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Wed Oct 9, 2013, 10:57 PM

How The NSA Deploys Malware: An In-Depth Look at the New Revelations

https://www.eff.org/deeplinks/2013/10/how-nsa-deploys-malware-new-revelations


How The NSA Deploys Malware: An In-Depth Look at the New Revelations

October 8, 2013 | By Dan Auerbach

We've long suspected that the NSA, the world's premiere spy agency, was pretty good at breaking into computers. But now, thanks to an article by security expert Bruce Schneier—who is working with the Guardian to go through the Snowden documents—we have a much more detailed view of how the NSA uses exploits in order to infect the computers of targeted users. The template for attacking people with malware used by the NSA is in widespread use by criminals and fraudsters, as well as foreign intelligence agencies, so it's important to understand and defend against this threat to avoid being a victim to the plethora of attackers out there.


Deploying malware over the web generally involves two steps. First, as an attacker, you have to get your victim to visit a website under your control. Second, you have to get software—known as malware—installed on the victim's computer in order to gain control of that machine. This formula isn't universal, but is often how web-based malware attacks proceed.

In order to accomplish the first step of getting a user to visit a site under your control, an attacker might email the victim text that contains a link to the website in question, in a so-called phishing attack. The NSA reportedly uses phishing attacks sometimes, but we've learned that this step usually proceeds via a so-called “man-in-the-middle” attack.1 The NSA controls a set of servers codenamed “Quantum” that sit on the Internet backbone, and these servers are used to redirect targets away from their intended destinations to still other NSA-controlled servers that are responsible for the injection of malware. So, for example, if a targeted user visits “yahoo.com”, the target's browser will display the ordinary Yahoo! landing page but will actually be communicating with a server controlled by the NSA. This malicious version of Yahoo!'s website will tell the victim's browser to make a request in a background to another server controlled by the NSA which is used to deploy malware...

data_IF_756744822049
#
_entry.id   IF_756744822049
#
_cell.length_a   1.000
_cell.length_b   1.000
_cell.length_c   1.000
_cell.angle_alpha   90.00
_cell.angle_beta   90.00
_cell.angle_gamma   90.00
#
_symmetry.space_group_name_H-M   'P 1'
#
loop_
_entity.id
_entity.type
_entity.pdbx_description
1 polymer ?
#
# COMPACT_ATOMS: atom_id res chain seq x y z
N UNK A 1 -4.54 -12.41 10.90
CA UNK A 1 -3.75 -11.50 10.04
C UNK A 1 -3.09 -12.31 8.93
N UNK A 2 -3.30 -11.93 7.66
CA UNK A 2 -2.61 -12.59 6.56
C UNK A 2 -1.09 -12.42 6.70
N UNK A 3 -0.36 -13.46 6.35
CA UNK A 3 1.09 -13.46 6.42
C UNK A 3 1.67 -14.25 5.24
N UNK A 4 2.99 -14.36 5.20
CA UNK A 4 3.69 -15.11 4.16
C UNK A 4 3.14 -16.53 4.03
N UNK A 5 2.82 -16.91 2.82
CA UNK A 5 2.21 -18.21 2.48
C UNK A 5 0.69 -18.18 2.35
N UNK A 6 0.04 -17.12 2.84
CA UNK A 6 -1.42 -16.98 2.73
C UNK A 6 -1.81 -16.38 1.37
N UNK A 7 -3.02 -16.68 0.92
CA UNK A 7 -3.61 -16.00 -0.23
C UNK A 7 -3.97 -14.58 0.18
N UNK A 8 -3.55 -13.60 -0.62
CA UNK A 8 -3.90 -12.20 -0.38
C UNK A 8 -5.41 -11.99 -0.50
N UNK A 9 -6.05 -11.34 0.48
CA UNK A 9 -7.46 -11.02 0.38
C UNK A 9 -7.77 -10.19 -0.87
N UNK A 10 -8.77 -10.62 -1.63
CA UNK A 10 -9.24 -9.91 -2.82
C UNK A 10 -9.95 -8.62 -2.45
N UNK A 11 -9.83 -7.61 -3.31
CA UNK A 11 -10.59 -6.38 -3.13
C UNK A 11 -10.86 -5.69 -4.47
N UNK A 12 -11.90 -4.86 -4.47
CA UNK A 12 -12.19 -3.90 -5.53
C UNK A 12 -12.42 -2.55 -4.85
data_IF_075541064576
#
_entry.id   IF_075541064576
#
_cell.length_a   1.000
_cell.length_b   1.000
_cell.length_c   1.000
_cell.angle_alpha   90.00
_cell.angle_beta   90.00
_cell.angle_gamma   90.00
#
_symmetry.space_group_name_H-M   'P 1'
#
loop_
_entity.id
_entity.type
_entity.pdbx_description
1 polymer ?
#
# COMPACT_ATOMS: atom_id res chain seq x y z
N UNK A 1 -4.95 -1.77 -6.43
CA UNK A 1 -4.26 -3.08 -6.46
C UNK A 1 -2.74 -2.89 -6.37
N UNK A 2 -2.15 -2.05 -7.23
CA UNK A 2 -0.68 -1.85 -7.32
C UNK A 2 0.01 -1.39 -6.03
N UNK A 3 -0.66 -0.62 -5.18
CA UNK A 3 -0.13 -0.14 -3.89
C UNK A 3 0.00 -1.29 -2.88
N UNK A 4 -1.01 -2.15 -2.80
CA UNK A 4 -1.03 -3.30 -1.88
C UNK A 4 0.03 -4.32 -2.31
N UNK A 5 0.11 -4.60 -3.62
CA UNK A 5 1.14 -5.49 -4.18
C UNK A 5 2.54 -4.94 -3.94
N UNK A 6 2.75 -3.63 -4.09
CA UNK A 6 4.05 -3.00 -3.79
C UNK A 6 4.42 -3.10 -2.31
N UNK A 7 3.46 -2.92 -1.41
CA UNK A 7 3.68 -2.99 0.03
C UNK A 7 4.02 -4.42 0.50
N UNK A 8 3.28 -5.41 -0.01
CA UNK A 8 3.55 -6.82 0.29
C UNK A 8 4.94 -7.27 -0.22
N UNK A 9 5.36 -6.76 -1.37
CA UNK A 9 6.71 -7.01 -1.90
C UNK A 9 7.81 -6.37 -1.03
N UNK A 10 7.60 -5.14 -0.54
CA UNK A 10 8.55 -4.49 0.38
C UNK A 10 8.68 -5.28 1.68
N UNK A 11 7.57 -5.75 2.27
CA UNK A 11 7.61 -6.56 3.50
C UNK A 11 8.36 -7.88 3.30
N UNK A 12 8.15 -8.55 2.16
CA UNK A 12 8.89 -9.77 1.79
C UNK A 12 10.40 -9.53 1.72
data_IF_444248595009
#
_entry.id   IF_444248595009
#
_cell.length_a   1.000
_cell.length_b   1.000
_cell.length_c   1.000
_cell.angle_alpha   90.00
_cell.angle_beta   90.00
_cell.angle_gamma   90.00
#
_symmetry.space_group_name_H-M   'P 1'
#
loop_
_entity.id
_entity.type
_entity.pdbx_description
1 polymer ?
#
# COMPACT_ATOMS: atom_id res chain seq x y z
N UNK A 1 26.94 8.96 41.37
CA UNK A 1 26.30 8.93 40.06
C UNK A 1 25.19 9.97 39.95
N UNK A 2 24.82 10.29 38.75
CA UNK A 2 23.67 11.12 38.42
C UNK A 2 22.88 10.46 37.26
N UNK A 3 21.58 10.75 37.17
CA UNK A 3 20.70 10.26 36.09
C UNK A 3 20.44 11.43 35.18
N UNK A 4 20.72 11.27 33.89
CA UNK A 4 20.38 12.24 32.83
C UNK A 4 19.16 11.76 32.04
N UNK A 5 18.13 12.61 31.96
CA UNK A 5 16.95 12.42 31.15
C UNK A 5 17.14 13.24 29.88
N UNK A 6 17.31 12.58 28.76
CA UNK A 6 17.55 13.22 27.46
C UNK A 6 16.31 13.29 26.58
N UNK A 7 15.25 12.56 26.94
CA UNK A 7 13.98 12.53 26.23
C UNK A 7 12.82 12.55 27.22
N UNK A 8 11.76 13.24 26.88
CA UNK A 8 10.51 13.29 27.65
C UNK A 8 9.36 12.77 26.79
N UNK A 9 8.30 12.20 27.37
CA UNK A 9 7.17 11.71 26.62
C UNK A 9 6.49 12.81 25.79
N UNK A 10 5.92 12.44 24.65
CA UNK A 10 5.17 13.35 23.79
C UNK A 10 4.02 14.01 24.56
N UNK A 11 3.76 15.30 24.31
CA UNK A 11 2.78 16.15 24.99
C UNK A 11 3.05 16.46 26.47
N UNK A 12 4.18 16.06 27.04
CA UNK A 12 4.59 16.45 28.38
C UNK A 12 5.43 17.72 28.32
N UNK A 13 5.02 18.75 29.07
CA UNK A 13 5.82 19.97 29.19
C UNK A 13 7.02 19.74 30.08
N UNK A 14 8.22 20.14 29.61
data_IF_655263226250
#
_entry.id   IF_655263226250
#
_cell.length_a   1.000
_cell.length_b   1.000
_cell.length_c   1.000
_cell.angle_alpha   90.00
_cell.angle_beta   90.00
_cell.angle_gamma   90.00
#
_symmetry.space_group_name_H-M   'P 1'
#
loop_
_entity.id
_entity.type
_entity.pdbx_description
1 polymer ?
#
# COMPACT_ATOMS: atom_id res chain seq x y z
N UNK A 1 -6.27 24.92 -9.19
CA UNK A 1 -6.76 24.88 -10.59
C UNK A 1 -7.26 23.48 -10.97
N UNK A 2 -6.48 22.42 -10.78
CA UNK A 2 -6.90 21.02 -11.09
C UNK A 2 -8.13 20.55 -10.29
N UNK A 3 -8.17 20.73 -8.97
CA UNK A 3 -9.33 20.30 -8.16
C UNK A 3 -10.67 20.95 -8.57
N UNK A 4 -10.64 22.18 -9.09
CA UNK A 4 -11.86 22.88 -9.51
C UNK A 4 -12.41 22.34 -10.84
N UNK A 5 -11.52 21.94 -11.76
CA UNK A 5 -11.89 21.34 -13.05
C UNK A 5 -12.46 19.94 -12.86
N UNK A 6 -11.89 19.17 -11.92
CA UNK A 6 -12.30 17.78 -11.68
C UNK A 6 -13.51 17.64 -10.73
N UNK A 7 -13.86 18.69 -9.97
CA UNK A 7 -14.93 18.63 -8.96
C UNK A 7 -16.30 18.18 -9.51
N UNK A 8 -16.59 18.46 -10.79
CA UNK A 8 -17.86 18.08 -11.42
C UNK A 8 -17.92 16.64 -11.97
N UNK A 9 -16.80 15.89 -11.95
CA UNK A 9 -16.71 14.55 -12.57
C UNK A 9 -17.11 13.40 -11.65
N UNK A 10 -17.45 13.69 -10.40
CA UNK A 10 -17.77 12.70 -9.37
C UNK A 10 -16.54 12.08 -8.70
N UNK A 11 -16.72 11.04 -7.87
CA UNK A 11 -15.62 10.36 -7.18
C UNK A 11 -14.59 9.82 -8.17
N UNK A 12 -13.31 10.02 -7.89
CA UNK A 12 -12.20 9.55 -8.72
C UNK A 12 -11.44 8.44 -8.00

...The NSA has a set of servers on the public Internet with the code name “FoxAcid” used to deploy malware. Once their Quantum servers redirect targets to a specially crafted URL hosted on a FoxAcid server, software on that FoxAcid server selects from a toolkit of exploits in order to gain access to the user's computer. Presumably this toolkit has both known public exploits that rely on a user's software being out of date, as well as zero-day exploits which are generally saved for high value targets.2 The agency then reportedly uses this initial malware to install longer lasting malware.


Also discussed here:

http://www.theguardian.com/world/2013/oct/04/tor-attacks-nsa-users-online-anonymity

http://sync.democraticunderground.com/1014611160

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Reply How The NSA Deploys Malware: An In-Depth Look at the New Revelations (Original post)
friendly_iconoclast Oct 2013 OP
dkf Oct 2013 #1
woolldog Oct 2013 #2

Response to friendly_iconoclast (Original post)

Wed Oct 9, 2013, 11:01 PM

1. Do any virus protectors or security programs wipe them out or detect them even?

 

Are the virus programs complicit in leaving this stuff on our computers?

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Response to dkf (Reply #1)

Wed Oct 9, 2013, 11:36 PM

2. Didn't Kaspersky discover the stuxnet virus?

 

I believe Iran called them in as consultants.

But I doubt any of the over the counter anti virus programs can detect NSA level viruses. And when/if they do I suspect the damage has been done.

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